April 23, 1989 |
Ronald Reagan's last film was supposed to be the first TV movie. But "The Killers," which also starred Lee Marvin, Angie Dickinson and John Cassavetes, was deemed "too violent" for television and was released in the theaters instead. That left it to John Forsythe and his mobster chase drama, "See How They Run," to inaugurate the genre on NBC on Oct. 7, 1964. A month later, NBC was back with "The Hanged Man," starring Robert Culp and Vera Miles, and a new industry was born. Nearly 2,500 films have followed.
March 24, 1996 |
Since filmmakers first arrived in Hollywood, the enterprise of making motion pictures has often involved a brutal collision of art and commerce, with commerce generally coming out on top. That film can be art now seems beyond question, but in Hollywood, where "Leprechaun II" co-exists with "12 Monkeys," discussions about the place film occupies in high culture--common during Oscar season--often seem disingenuous, at best.
June 9, 2006 |
Jean Picker Firstenberg, who helped turn the American Film Institute into a Hollywood cultural landmark and a leading film school -- and generated plenty of controversy in the process -- is stepping down as director and chief executive officer in 2007. Only the second person to lead AFI in its 40-year history, Firstenberg disclosed her retirement plans Thursday morning to AFI's board of trustees.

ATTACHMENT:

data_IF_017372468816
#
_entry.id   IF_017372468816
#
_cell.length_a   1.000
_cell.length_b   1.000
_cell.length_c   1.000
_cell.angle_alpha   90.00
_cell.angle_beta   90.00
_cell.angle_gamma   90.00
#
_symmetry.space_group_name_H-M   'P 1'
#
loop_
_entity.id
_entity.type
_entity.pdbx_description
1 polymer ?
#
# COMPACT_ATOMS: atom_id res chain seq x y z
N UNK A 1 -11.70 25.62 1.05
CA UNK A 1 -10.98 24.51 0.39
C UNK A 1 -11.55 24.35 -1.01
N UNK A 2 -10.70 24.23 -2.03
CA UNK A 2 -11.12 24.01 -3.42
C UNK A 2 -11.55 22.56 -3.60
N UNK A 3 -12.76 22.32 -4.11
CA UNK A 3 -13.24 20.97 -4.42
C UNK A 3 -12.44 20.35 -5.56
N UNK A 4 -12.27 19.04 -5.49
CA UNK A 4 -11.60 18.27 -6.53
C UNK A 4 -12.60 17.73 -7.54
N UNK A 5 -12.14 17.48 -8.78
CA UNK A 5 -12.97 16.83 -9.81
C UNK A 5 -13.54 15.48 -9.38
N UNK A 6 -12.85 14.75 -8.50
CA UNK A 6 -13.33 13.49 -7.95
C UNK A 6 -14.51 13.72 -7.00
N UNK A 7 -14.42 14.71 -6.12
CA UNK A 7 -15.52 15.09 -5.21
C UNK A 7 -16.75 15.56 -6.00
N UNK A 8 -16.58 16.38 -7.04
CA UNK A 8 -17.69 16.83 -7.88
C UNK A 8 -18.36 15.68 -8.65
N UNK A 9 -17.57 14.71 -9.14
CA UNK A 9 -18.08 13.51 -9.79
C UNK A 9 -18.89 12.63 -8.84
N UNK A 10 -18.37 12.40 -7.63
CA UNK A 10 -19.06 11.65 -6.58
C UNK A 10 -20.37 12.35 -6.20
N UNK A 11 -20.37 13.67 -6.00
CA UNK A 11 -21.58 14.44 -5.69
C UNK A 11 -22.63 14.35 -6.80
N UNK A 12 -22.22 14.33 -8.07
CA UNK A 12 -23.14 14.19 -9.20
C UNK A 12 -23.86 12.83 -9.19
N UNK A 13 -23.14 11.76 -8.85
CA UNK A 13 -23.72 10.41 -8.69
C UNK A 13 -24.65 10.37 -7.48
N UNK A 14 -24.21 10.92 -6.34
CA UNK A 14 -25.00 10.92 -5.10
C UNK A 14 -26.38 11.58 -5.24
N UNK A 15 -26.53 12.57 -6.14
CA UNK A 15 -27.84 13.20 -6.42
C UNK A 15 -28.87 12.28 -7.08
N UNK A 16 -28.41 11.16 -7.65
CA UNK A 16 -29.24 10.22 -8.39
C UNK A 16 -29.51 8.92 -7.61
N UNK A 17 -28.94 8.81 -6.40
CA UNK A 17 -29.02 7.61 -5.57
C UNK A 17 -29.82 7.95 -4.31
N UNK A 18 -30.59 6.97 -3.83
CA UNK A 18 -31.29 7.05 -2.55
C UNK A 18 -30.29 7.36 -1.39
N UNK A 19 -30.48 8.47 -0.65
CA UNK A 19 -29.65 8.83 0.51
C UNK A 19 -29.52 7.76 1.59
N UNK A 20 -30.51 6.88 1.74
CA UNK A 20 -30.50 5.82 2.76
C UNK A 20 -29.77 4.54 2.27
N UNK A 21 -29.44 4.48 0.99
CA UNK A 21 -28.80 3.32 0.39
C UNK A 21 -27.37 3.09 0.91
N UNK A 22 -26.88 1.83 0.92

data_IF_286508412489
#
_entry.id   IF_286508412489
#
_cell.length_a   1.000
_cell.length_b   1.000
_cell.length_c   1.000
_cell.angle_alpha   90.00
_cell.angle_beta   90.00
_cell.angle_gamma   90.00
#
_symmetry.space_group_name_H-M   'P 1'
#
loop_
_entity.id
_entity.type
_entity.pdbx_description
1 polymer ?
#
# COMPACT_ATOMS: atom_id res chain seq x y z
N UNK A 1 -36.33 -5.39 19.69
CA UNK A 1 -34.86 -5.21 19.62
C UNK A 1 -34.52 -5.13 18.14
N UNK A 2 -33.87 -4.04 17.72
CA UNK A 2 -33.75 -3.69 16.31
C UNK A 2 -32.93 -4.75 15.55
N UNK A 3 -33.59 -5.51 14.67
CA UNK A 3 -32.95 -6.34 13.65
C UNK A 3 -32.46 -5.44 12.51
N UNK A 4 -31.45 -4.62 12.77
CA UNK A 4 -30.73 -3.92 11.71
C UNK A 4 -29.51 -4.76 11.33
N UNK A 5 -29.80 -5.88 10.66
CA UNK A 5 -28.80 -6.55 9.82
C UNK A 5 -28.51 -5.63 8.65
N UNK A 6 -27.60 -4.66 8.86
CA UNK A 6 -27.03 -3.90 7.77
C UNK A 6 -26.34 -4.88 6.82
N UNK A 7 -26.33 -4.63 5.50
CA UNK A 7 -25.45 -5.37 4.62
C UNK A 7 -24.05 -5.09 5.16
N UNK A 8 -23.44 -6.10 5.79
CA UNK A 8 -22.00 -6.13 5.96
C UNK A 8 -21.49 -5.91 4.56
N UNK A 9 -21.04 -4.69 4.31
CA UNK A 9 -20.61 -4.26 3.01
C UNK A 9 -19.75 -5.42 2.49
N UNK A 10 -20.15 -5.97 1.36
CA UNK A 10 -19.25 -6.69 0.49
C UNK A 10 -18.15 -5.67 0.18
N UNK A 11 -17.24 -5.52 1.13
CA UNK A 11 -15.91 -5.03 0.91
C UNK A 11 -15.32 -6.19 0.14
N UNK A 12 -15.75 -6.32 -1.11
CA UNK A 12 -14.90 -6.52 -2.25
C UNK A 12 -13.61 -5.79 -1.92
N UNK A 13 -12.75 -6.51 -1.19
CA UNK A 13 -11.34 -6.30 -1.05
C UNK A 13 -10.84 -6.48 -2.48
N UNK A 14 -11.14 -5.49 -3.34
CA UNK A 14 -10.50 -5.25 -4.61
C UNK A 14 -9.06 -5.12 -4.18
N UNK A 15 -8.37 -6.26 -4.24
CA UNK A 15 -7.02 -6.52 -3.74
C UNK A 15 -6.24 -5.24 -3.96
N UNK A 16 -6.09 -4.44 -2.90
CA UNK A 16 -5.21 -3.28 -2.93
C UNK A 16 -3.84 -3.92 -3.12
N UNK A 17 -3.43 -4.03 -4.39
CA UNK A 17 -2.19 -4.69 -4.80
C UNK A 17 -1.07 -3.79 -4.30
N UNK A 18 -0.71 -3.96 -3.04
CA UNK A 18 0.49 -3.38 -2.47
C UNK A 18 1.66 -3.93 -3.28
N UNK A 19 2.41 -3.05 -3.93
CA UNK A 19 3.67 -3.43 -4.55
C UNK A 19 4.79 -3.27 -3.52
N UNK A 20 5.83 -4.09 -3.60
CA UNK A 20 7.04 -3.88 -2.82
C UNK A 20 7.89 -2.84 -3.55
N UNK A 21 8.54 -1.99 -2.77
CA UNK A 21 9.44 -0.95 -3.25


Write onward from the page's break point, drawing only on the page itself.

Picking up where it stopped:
June 27, 2007 |
Bob Gazzale was only 9 years old when he watched a tribute to actor James Cagney on the American Film Institute's "Life Achievement Awards" television special, but from that moment, he began to fall in love with movies and moviemaking. Years later Gazzale would find himself producing and writing the same show, even receiving multiple Emmy nominations as producer and writer. He also conceived another AFI special that became a vital moneymaker for the organization -- the "AFI's 100 Years ..."
July 24, 1989 |
The Directors Guild of America will present a tribute to former DGA president Franklin Schaffner at 6 p.m. today in the Directors Guild Theater in Hollywood. Schaffner died July 2 from cancer at age 69. DGA president Arthur Hiller will conduct today's memorial and speakers will include Patricia Berry, Fielder Cook, Gordon Davidson, Jean Firstenberg, Charlton Heston, Fay Kanin, Karl Malden and George Schaefer. Excerpts from Schaffner's long career in television and films will be shown.
June 21, 2003
A passion for film PATRICK Goldstein's attack on American Film Institute director Jean Firstenberg ("AFI's Declining 'Best of' Moments," June 17) -- someone willing to dedicate her life to the preservation of film art, develop passion in the hearts of new filmmakers and inspire associations with benefactors -- is unfair. The path she has chosen to make it happen is just that -- her choice. You want to do it differently? Have the courage to quit your job and apply for hers. Deborahm Pratt Los Angeles